On the broader US national interests, the US National Security Strategy (NSS) 2017 welcomes “India’s emergence as a leading global power and stronger strategic and defense partner”. NSS seeks to expand “defense and security cooperation with India” and “support(s) India’s growing relationships throughout the region.” This is an enduring commitment buttressed by increased Indo-US bilateral trade and investment; US cooperation with India on global security and related decisionmaking (UNSC); India’s upgraded representation in the World Bank, IMF, APEC; and the US’ help in allowing India into multilateral export control regimes (MTCR, Australia Group, Wassenaar Arrangement, etc.) and finally admitting her in the Nuclear Suppliers Group (NSG).
In 2018, Indo-US bilateral trade (both goods and services) reached $142 billion after 12.58% yearly growth. India has procured US defence hardware worth around $18 billion in the decade since 2008.
This brings us to some bilateral variables. The persona of Vice-president-elect causes pointed reference, though her utterances on Kashmir are conciliatory to minorities as she remains mindful of her ethnicity. Mr. Modi’s push for a “self-reliant India” and wavering to sign a comprehensive trade agreement — ostensibly over concerns of importing American dairy products and medical devices (i.e, coronary stents) — are some bilateral frictions. Recent suspension of H-1B visas for high-skilled Indian workers is another hiccup in the ties.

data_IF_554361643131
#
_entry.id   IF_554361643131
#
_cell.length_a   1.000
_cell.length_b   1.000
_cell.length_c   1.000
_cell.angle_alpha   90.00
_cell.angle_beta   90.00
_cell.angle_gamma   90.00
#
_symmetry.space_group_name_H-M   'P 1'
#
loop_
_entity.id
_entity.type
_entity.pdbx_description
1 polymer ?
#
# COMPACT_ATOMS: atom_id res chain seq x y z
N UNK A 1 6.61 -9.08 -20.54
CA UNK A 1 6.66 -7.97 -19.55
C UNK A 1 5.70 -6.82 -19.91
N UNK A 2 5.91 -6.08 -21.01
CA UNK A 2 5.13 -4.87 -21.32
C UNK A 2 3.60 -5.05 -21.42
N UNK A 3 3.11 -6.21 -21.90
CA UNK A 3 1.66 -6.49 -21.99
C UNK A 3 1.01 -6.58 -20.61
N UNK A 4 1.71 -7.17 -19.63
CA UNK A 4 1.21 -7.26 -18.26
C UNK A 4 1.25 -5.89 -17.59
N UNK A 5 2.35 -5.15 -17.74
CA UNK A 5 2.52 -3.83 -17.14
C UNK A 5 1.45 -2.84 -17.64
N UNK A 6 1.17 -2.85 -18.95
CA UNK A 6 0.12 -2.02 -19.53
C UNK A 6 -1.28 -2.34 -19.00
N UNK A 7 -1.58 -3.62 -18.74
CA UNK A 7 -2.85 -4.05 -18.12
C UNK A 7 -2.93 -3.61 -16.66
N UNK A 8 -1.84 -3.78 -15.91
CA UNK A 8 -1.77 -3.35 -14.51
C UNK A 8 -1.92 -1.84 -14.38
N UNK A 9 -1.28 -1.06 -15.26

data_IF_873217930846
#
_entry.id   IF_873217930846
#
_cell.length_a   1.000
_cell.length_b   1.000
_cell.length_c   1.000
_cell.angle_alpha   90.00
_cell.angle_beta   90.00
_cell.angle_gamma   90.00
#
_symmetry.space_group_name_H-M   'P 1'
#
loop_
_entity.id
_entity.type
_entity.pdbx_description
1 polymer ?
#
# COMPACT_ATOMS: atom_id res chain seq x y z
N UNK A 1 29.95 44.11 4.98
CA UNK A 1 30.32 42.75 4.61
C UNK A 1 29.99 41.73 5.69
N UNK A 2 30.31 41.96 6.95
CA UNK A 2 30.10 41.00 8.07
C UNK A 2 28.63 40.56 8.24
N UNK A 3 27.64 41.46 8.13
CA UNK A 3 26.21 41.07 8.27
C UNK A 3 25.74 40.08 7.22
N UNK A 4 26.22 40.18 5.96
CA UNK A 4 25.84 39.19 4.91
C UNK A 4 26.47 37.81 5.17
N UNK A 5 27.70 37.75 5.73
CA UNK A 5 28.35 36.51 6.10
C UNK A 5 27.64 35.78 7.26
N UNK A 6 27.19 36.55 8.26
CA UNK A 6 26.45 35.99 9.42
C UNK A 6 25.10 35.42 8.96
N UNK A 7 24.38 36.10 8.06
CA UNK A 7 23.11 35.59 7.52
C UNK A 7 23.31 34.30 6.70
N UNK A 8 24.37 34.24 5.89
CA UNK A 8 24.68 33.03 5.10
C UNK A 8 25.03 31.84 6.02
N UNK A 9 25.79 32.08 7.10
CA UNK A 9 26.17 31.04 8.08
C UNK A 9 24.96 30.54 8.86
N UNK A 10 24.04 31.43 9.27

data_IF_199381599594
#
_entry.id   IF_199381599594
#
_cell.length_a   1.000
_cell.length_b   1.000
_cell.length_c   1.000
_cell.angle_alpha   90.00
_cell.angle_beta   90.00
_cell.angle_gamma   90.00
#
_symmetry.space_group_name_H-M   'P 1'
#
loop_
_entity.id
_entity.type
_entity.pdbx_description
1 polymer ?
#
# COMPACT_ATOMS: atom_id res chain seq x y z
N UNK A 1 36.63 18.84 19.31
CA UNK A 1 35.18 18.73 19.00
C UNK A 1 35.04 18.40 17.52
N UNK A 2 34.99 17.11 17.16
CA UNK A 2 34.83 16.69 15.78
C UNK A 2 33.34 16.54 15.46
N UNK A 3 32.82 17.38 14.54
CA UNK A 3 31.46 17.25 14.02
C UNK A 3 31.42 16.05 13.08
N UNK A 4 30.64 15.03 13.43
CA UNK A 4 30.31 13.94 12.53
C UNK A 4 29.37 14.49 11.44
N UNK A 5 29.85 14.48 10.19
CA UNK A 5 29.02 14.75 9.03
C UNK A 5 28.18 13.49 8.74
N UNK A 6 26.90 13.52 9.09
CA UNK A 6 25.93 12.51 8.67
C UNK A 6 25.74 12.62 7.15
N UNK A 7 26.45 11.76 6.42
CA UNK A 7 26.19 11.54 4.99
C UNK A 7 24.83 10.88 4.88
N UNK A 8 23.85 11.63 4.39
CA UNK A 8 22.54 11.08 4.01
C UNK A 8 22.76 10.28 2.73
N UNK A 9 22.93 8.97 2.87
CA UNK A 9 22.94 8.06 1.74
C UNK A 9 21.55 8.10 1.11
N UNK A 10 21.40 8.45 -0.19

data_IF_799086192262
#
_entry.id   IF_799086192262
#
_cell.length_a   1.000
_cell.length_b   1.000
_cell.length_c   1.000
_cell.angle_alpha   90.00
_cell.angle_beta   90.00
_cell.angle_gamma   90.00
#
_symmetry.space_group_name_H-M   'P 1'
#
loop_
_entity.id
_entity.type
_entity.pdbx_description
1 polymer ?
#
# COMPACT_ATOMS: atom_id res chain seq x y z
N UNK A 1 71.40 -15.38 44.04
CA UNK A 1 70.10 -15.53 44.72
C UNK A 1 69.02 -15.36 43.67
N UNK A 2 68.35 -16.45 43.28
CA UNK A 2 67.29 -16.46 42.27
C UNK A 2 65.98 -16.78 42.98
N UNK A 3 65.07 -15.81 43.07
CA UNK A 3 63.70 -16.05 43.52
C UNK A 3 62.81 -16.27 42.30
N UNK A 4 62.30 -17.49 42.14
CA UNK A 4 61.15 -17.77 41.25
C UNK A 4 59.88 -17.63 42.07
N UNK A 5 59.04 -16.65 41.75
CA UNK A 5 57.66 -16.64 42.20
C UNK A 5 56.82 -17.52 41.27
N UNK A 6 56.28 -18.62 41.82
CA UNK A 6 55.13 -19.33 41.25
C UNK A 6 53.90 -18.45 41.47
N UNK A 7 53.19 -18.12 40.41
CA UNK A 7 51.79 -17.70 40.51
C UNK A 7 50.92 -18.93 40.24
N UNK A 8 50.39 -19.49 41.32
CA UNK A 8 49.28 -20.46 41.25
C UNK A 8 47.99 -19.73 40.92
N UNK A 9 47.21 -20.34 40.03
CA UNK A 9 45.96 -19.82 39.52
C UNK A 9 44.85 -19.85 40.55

Indian analysts are also apprehensive that Mr. Biden may be less critical of Pakistan, due to Pakistan’s geo-strategic relevance and her role in assisting US military’s draw-down from Afghanistan.
Under the regional dynamics, the US would want India to be on her side whether it is Iran, Palestine or Saudi/UAE circumstances… particularly after the recent recognitions of Israel. It would want that India adheres to the anti-Iran sanctions and does not act as a spoiler in the Afghan settlement. Mr. Biden’s would also need India’s cooperation for his priority climate change initiative.
In sum, the US-India bonhomie is likely to continue under President-elect Biden with Kamala Harris cementing the ties. The situation would likely take a phenomenal turn, if and when, the vice-president becomes president — a sinister campaign theory espoused by the Trump camp.
Published in The Express Tribune, January 7th, 2021.